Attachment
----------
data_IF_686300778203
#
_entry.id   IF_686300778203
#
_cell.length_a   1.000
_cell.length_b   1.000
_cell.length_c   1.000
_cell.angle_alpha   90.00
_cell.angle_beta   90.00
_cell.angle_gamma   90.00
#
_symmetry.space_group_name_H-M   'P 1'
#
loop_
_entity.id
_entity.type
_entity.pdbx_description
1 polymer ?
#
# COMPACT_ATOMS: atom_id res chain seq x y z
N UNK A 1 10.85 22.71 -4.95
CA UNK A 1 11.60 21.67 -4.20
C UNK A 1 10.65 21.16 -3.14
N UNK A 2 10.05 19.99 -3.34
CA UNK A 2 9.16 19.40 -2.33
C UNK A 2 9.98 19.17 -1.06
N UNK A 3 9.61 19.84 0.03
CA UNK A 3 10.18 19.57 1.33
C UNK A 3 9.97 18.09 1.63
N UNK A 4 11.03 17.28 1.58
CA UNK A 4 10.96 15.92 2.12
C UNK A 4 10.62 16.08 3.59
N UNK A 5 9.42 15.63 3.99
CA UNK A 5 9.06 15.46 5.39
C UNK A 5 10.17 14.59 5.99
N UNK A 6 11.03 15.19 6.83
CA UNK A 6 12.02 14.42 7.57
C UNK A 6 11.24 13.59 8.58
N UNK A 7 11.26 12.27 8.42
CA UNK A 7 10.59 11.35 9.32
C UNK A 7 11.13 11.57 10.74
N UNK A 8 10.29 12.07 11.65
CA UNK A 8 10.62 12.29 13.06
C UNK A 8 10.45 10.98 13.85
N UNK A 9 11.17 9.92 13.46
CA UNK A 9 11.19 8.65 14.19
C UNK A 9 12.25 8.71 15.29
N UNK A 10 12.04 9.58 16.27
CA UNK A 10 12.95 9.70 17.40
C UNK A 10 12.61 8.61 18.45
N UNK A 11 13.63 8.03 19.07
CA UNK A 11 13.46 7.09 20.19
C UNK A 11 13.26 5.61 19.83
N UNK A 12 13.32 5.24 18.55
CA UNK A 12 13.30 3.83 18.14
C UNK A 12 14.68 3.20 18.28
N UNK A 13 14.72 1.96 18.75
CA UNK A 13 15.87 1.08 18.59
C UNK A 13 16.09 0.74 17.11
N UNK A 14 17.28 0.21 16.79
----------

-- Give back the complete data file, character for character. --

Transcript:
data_IF_686300778203
#
_entry.id   IF_686300778203
#
_cell.length_a   1.000
_cell.length_b   1.000
_cell.length_c   1.000
_cell.angle_alpha   90.00
_cell.angle_beta   90.00
_cell.angle_gamma   90.00
#
_symmetry.space_group_name_H-M   'P 1'
#
loop_
_entity.id
_entity.type
_entity.pdbx_description
1 polymer ?
#
# COMPACT_ATOMS: atom_id res chain seq x y z
N UNK A 1 10.85 22.71 -4.95
CA UNK A 1 11.60 21.67 -4.20
C UNK A 1 10.65 21.16 -3.14
N UNK A 2 10.05 19.99 -3.34
CA UNK A 2 9.16 19.40 -2.33
C UNK A 2 9.98 19.17 -1.06
N UNK A 3 9.61 19.84 0.03
CA UNK A 3 10.18 19.57 1.33
C UNK A 3 9.97 18.09 1.63
N UNK A 4 11.03 17.28 1.58
CA UNK A 4 10.96 15.92 2.12
C UNK A 4 10.62 16.08 3.59
N UNK A 5 9.42 15.63 3.99
CA UNK A 5 9.06 15.46 5.39
C UNK A 5 10.17 14.59 5.99
N UNK A 6 11.03 15.19 6.83
CA UNK A 6 12.02 14.42 7.57
C UNK A 6 11.24 13.59 8.58
N UNK A 7 11.26 12.27 8.42
CA UNK A 7 10.59 11.35 9.32
C UNK A 7 11.13 11.57 10.74
N UNK A 8 10.29 12.07 11.65
CA UNK A 8 10.62 12.29 13.06
C UNK A 8 10.45 10.98 13.85
N UNK A 9 11.17 9.92 13.46
CA UNK A 9 11.19 8.65 14.19
C UNK A 9 12.25 8.71 15.29
N UNK A 10 12.04 9.58 16.27
CA UNK A 10 12.95 9.70 17.40
C UNK A 10 12.61 8.61 18.45
N UNK A 11 13.63 8.03 19.07
CA UNK A 11 13.46 7.09 20.19
C UNK A 11 13.26 5.61 19.83
N UNK A 12 13.32 5.24 18.55
CA UNK A 12 13.30 3.83 18.14
C UNK A 12 14.68 3.20 18.28
N UNK A 13 14.72 1.96 18.75
CA UNK A 13 15.87 1.08 18.59
C UNK A 13 16.09 0.74 17.11
N UNK A 14 17.28 0.21 16.79